A few days ago I read the following comment. I did not question the reasoning behind this statement.
"Calculating return is relatively pointless if you are investing in indices."
While the point of not calculating the portfolio return may make sense for investors who select one or two broad index funds for their complete portfolio, it lacks sound reasoning for investors who construct portfolios as we do here at ITA Wealth Management. It also smacks of laziness or lack of curiosity. Remember the old adage – "You can't manage what you don't measure." Even indexers manage their portfolios and it can be done more effectively if it is benchmarked appropriately.
While asset allocation no longer occupies the prominent place in portfolio management it did back in the early 1990s after publication of the Brinson et. al. papers, it is still a starting point for portfolio construction. We continue to build our portfolios around eight to 17 asset classes (including cash). By breaking the U.S. Equities market down into smaller index ETFs, we tilt toward sections of the market that tend to perform a little better than the broad market over the long run. At least that is the current argument. No one knows if these tilts will continue to do better than the market. By benchmarking, we can measure both how well the broad portfolio and different asset classes are performing.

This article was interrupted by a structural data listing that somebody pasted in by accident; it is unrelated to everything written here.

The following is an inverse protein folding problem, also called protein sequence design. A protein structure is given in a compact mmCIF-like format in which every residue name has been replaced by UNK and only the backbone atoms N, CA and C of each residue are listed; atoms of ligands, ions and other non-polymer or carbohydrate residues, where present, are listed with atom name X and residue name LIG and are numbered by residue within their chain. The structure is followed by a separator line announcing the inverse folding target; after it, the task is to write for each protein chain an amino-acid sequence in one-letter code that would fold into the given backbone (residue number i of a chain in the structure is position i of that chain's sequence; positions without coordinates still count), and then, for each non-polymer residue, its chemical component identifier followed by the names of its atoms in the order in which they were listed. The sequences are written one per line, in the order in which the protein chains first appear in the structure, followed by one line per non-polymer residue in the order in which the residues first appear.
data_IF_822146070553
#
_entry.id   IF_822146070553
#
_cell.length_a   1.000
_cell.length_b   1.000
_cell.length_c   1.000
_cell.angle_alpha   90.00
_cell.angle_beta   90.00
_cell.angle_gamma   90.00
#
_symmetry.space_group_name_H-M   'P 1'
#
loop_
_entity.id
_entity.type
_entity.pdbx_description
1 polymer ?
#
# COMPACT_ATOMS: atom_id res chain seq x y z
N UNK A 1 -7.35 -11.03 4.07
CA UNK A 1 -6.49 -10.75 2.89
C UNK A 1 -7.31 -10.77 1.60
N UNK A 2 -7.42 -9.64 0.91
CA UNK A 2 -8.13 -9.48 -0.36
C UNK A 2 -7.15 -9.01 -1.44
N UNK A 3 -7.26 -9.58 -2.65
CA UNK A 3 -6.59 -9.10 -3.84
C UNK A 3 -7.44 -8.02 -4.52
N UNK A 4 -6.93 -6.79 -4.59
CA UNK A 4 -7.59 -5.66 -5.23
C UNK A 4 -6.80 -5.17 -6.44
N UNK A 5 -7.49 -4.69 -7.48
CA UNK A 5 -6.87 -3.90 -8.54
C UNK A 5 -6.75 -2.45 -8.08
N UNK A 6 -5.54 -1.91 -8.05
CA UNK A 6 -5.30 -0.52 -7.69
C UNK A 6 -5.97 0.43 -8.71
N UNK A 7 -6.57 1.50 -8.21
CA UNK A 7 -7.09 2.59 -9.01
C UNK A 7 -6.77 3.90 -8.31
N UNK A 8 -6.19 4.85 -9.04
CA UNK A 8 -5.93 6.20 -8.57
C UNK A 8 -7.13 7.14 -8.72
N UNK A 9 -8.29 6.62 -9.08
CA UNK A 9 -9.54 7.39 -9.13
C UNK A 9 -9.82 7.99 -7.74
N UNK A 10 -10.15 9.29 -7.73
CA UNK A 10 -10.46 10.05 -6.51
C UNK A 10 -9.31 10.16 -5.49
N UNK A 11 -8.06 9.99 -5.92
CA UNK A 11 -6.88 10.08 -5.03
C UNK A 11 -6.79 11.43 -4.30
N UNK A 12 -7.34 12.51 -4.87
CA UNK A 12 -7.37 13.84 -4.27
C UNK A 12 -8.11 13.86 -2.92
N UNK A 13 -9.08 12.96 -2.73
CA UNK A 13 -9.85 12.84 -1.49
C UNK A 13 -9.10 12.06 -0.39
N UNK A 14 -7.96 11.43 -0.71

Another reason for setting up an appropriate benchmark, such as the ITA Index, is so we have a way to measure portfolio uncertainty. Check the Sortino ratio to see how important it is to measure the return of the portfolio. Investors who do not measure portfolio return miss out on measuring portfolio volatility using the semi-variance calculation.
While neglecting to calculate portfolio return may suffice for the casual investor, it is inadequate for the serious investor.